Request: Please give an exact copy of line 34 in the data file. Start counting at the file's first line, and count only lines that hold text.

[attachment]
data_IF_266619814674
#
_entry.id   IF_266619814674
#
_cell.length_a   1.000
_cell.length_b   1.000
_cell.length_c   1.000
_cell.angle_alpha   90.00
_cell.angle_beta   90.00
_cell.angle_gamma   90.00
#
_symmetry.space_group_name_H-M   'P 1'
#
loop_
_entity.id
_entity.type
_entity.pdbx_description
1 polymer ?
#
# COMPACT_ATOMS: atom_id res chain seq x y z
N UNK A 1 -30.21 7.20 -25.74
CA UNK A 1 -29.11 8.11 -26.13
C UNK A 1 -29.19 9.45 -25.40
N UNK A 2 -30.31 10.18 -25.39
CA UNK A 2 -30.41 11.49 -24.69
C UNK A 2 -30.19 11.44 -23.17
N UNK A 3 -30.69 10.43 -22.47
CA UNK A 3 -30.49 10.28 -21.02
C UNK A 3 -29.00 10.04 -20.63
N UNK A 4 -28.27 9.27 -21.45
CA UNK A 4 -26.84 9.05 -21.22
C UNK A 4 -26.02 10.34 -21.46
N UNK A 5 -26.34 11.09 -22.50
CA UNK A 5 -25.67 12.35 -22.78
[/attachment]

CA UNK A 5 -25.67 12.35 -22.78